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NEC lies to Supreme Court?

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It appears the board of commissioners of the National Elections Commission through its lawyer, Cllr. Wilkins Wrights lied to the Supreme Court that the commissioners, headed by NEC Chairperson Davidetta Browne Lassanah were placed behind bars at the Monrovia Central Prison by plenary of the Liberian Senate on contempt charges.

Though the board of commissioners and chairperson Madam Lassanah were seen standing before plenary of the Liberian Senate to answer questions why she and the entire board should not be held in contempt by the senate, for delaying to certificate winners of the December 08, 2020 Special Senatorial election.

But reading the writ of prohibition in chambers of the Liberian Senate Tuesday, February 23, at the Capitol Building in Monrovia, the Secretary of the Senate, Mr. Nanbolor Singbeh said a petition from NEC sent to the Supreme Court says members of the board of commissioners are behind bars at the Monrovia Central Prison.

That portion of the NEC’s petition created hard feelings among senators, who noted that the electoral house misrepresented the fact, and that such deliberate action, should not go unpunished.

But Grand Cape Mount County Senator Cllr. Varney Sherman, sanctioned by the U.S. State Department for corruption, intervened, arguing that the writ from the Supreme Court must be respected by the Senate on grounds that the board of commissioners and its chairperson are free persons, pending conference hearing called by the Supreme Court between both parties, something, all senators including presiding officer, Vice President Jewel Howard Taylor, agreed to.

NEC’s petition before the Supreme Court also argues that if the commissioners are sent to prison, it would obstruct ongoing efforts to settle all electoral disputes before the commission, and that imprisoning the board of commissioners is directly disrespectful.

The petition continues that members of the Liberian Senate are allegedly absorbing to themselves, functions of the commission, as the only agency of government that is responsible for electoral matters, ascribed by the Constitution of Liberia.

Both lawyers of the senate and their counterparts from the National Elections Commission are expected to will meet with Supreme Court Justice in Chambers, Cllr. Cinneh Kowou on February 26, on the prevailing standoff.

The plenary of the Senate took the decision during its 11th day sitting of the 4th session on Thursday, February 18, following a motion by Sinoe County Senator Milton Teahjay for the NEC Chairperson and Commissioners to appear before that body this gone Tuesday, as the motion was then amended by River Gee County Senator Jonathan Boye Charles Sogbie, for the NEC officials to be remanded at the Central Prison, for being in clear breach of the Constitution and rules governing the Senate.

The decision was however triggered based on a complaint by Montserrado County Senator Abraham Darius Dillon, claiming that delay by NEC to certificate winners of the December’s election is grossly obstructing functions of the Senate.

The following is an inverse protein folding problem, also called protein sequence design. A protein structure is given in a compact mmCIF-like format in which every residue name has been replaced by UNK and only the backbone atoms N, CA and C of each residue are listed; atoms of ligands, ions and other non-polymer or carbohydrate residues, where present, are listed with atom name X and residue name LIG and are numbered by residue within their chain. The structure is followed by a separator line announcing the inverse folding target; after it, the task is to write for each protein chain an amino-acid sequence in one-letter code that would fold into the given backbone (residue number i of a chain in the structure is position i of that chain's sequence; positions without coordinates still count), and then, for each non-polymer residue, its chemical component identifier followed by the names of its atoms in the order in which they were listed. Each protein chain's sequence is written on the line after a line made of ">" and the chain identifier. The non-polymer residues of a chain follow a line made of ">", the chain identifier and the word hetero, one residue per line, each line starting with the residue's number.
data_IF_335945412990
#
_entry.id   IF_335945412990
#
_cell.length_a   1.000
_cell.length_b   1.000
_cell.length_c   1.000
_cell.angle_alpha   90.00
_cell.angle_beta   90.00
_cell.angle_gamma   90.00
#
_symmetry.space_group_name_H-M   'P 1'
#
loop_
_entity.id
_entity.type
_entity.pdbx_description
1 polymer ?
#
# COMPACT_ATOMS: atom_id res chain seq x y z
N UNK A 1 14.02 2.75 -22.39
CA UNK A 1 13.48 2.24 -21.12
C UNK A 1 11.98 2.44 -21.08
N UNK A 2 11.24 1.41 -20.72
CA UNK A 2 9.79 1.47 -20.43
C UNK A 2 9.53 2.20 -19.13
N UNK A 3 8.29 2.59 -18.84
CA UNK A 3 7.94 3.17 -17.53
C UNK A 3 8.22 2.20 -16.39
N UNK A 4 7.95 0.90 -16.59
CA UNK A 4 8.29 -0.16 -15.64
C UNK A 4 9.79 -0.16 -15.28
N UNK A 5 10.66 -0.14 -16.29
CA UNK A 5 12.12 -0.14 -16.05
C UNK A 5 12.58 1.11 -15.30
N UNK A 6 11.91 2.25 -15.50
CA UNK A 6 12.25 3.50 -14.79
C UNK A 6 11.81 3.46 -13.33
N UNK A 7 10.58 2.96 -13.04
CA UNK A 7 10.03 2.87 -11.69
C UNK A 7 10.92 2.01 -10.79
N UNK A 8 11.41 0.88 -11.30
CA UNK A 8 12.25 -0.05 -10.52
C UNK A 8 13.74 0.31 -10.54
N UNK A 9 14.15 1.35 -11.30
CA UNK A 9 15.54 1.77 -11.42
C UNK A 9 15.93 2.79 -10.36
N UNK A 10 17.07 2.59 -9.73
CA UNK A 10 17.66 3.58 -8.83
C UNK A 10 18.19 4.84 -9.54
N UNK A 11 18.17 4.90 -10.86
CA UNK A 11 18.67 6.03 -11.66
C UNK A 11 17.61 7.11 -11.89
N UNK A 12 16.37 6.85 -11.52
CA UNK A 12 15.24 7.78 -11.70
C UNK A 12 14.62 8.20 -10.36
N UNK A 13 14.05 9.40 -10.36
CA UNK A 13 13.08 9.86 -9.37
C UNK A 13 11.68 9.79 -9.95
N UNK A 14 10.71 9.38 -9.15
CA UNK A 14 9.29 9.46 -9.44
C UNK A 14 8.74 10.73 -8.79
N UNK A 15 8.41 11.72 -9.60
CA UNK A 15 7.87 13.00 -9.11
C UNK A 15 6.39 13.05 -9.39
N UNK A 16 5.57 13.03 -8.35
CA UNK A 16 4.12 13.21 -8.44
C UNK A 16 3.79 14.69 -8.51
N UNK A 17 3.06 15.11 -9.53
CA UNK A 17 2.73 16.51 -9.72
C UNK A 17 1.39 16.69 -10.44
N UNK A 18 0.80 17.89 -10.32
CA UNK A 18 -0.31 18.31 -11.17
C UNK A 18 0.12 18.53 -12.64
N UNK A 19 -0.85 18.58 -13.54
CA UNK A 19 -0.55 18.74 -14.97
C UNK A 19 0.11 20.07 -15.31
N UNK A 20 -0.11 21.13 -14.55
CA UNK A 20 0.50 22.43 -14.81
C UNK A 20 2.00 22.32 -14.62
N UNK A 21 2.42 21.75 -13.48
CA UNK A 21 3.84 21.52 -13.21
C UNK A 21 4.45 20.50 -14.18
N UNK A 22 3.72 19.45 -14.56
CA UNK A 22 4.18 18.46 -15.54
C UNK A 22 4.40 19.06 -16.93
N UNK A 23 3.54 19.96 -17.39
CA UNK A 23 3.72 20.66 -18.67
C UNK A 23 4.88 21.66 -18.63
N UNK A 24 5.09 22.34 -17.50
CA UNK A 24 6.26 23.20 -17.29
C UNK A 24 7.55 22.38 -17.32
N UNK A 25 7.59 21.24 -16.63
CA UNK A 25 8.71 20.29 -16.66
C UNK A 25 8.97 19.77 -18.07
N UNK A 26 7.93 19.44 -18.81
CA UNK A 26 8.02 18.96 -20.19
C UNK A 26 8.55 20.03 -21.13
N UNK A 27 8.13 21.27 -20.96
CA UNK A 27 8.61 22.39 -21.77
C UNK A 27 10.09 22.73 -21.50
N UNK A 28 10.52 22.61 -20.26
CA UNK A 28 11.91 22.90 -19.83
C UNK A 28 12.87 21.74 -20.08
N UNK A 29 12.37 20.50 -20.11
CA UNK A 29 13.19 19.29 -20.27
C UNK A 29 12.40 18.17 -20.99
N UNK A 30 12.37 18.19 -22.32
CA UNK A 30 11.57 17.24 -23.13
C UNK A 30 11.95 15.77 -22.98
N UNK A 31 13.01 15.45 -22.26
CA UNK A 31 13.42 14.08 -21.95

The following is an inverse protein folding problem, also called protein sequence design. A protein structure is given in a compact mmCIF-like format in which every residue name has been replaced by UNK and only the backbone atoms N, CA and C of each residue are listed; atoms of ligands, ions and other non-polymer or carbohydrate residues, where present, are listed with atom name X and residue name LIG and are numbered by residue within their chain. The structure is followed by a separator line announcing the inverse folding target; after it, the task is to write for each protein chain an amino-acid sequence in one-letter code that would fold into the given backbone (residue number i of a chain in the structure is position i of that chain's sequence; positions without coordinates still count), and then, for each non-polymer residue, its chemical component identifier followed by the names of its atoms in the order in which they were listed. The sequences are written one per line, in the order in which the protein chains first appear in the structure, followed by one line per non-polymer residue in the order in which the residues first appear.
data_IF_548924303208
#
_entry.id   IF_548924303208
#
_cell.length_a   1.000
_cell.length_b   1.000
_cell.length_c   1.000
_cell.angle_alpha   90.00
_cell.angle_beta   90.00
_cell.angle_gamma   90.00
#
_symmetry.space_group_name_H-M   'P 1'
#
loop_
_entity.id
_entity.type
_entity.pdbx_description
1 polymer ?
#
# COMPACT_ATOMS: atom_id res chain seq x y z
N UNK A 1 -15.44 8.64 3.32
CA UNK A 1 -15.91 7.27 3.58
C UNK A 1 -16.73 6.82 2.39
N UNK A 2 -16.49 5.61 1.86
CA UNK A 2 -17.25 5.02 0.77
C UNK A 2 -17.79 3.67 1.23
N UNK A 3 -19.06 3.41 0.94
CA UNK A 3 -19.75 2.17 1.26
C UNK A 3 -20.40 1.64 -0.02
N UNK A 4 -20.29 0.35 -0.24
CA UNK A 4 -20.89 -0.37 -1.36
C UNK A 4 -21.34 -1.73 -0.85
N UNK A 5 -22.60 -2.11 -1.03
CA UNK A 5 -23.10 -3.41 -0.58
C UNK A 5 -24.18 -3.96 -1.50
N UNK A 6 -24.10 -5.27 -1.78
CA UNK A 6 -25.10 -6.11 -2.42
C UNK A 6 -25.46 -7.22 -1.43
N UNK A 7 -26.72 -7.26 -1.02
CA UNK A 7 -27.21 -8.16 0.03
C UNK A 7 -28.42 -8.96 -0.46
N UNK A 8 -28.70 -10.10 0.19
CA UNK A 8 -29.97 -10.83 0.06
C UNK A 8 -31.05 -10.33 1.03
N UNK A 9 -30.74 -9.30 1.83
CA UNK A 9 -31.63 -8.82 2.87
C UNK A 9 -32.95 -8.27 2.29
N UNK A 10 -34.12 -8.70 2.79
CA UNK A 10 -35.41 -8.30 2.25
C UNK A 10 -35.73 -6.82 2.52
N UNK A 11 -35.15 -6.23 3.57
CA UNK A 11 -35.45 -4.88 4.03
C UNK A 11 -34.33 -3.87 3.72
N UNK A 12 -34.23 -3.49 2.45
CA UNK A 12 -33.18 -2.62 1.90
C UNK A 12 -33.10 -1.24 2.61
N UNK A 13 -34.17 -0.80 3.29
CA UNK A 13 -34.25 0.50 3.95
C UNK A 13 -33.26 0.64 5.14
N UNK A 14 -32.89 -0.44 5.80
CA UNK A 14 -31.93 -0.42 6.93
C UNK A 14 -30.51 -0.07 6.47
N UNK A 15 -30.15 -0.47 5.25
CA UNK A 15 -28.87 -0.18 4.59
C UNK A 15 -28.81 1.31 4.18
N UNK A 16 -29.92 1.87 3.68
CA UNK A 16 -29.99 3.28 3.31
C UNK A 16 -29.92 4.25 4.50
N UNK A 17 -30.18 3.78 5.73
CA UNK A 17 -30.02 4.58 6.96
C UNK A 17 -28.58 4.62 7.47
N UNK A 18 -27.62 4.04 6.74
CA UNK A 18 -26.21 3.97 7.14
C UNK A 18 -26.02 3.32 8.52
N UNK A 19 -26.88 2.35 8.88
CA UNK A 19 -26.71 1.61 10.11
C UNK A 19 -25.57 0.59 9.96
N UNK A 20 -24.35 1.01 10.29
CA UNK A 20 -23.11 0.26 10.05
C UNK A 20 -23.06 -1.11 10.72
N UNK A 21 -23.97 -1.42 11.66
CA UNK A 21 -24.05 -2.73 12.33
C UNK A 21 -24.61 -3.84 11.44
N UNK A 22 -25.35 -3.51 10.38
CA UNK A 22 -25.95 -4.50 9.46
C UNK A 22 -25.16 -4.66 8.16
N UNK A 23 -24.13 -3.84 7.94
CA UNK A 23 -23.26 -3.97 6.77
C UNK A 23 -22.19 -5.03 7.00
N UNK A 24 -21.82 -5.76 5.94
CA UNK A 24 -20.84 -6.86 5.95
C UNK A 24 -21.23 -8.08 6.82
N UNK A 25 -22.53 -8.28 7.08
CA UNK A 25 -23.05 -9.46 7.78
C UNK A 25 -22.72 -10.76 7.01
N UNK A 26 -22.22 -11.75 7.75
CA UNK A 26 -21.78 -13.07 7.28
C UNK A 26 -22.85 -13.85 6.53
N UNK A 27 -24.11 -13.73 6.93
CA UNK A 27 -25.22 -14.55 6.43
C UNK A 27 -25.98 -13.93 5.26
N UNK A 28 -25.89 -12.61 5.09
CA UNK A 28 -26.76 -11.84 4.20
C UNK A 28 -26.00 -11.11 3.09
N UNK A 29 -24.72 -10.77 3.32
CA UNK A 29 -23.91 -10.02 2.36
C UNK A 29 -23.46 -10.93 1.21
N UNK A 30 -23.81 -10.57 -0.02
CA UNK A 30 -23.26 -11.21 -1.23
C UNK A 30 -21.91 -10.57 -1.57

Among other things, Sen. Dillon stressed that the NEC’s alleged attitude to also delay in hearing elections dispute cases to enable winners to be certificated in order to form a quorum for their day’s business, is a clear violation of Article 83 (c) and Article 33 of the 1986 Constitution of Liberia.

Article 83 (c) states, “The returns of the elections, shall be declared by the Elections Commission not later than 15 days after the casting of ballots. Any party or candidate who complains about the manner in which the elections were conducted or who challenges the results thereof, shall, have the right to file a complaint with the Commission not later than seven days after the pronouncement of the results of the election.”

The provision also adds, “The Elections Commission shall within 30 days of receipt of the complaint, conduct an impartial investigation and render a decision which may involve a dismissal of the complaint or a nullification of the election of a candidate.”

At the same time Article 33 of the Constitution says, “A simple majority of each House shall constitute a quorum for the transaction of business, but a lower number may adjourn from day to day and compel attendance of absent members.”

Sen. Dillon noted that since the Special Senatorial Elections on Tuesday, December 8 of 2020, it has been over sixty days and that the NEC is yet to adjudicate and certificate qualified winners, indicating, “This act by NEC is not only violating the Constitution but also impeding our function as[senators]”

Meanwhile, the House of Representatives have served the National Elections Commission a notification, informing the Commission of a vacancy within the 54th National Legislature.

The notification from the House dated 23 February 2021 informs the NEC the vacancy was created as a result of the election to the Liberian Senate of Bomi County District One Representative, Edwin Melvin Snowe.

The NEC acknowledges the communication from the House of Representatives signed by its Chief Clerk, Mildred N. Sayon, was received Tuesday, 23 February 2021. The Commission is mandated to conduct the Bomi County Representatives By-election within 90 days to fill the vacancy in the National Legislature.

Article 37 of the Liberian Constitution says, in the event of a vacancy in the legislature caused by death, resignation, expulsion or otherwise, the presiding officer shall within 30 days notify the NEC thereof. The NEC shall not later than 90 days thereafter cause a by-election to be held; provided where such vacancy occurs within 90 days prior to the holding of general elections, the filling of the vacancy shall await the holding of such elections. By E. J. Nathaniel Daygbor–Editing by Jonathan Browne

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